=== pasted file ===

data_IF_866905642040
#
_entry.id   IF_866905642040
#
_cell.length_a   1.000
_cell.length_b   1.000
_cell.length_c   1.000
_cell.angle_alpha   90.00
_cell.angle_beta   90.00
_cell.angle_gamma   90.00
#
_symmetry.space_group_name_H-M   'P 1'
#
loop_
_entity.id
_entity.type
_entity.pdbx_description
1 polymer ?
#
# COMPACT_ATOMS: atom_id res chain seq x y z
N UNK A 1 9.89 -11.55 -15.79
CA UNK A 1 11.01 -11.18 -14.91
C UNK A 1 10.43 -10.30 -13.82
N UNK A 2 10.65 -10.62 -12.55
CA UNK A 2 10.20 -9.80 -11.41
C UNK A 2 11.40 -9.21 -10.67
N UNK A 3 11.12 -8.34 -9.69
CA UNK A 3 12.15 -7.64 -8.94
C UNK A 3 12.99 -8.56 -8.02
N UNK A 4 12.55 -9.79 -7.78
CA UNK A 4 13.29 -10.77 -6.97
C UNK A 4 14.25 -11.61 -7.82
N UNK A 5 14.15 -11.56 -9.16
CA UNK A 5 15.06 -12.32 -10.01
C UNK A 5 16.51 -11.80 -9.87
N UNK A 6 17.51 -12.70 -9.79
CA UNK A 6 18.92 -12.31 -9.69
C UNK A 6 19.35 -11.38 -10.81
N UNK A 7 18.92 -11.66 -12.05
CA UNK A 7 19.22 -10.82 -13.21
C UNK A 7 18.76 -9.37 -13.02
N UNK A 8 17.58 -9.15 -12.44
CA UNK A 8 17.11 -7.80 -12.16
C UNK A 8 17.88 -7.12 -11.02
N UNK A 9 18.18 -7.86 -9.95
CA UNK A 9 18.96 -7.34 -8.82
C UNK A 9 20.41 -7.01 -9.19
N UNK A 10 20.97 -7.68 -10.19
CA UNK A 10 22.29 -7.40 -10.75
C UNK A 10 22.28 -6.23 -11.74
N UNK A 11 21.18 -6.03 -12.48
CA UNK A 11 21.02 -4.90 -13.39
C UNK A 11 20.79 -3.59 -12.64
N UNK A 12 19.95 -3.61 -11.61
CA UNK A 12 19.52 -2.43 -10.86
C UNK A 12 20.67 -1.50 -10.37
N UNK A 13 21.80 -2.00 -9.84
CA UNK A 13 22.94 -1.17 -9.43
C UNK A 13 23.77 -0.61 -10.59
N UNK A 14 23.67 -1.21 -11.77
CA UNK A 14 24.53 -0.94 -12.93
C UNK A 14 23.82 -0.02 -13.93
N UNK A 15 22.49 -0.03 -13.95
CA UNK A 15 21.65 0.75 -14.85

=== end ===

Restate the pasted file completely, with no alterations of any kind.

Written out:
data_IF_866905642040
#
_entry.id   IF_866905642040
#
_cell.length_a   1.000
_cell.length_b   1.000
_cell.length_c   1.000
_cell.angle_alpha   90.00
_cell.angle_beta   90.00
_cell.angle_gamma   90.00
#
_symmetry.space_group_name_H-M   'P 1'
#
loop_
_entity.id
_entity.type
_entity.pdbx_description
1 polymer ?
#
# COMPACT_ATOMS: atom_id res chain seq x y z
N UNK A 1 9.89 -11.55 -15.79
CA UNK A 1 11.01 -11.18 -14.91
C UNK A 1 10.43 -10.30 -13.82
N UNK A 2 10.65 -10.62 -12.55
CA UNK A 2 10.20 -9.80 -11.41
C UNK A 2 11.40 -9.21 -10.67
N UNK A 3 11.12 -8.34 -9.69
CA UNK A 3 12.15 -7.64 -8.94
C UNK A 3 12.99 -8.56 -8.02
N UNK A 4 12.55 -9.79 -7.78
CA UNK A 4 13.29 -10.77 -6.97
C UNK A 4 14.25 -11.61 -7.82
N UNK A 5 14.15 -11.56 -9.16
CA UNK A 5 15.06 -12.32 -10.01
C UNK A 5 16.51 -11.80 -9.87
N UNK A 6 17.51 -12.70 -9.79
CA UNK A 6 18.92 -12.31 -9.69
C UNK A 6 19.35 -11.38 -10.81
N UNK A 7 18.92 -11.66 -12.05
CA UNK A 7 19.22 -10.82 -13.21
C UNK A 7 18.76 -9.37 -13.02
N UNK A 8 17.58 -9.15 -12.44
CA UNK A 8 17.11 -7.80 -12.16
C UNK A 8 17.88 -7.12 -11.02
N UNK A 9 18.18 -7.86 -9.95
CA UNK A 9 18.96 -7.34 -8.82
C UNK A 9 20.41 -7.01 -9.19
N UNK A 10 20.97 -7.68 -10.19
CA UNK A 10 22.29 -7.40 -10.75
C UNK A 10 22.28 -6.23 -11.74
N UNK A 11 21.18 -6.03 -12.48
CA UNK A 11 21.02 -4.90 -13.39
C UNK A 11 20.79 -3.59 -12.64
N UNK A 12 19.95 -3.61 -11.61
CA UNK A 12 19.52 -2.43 -10.86
C UNK A 12 20.67 -1.50 -10.37
N UNK A 13 21.80 -2.00 -9.84
CA UNK A 13 22.94 -1.17 -9.43
C UNK A 13 23.77 -0.61 -10.59
N UNK A 14 23.67 -1.21 -11.77
CA UNK A 14 24.53 -0.94 -12.93
C UNK A 14 23.82 -0.02 -13.93
N UNK A 15 22.49 -0.03 -13.95
CA UNK A 15 21.65 0.75 -14.85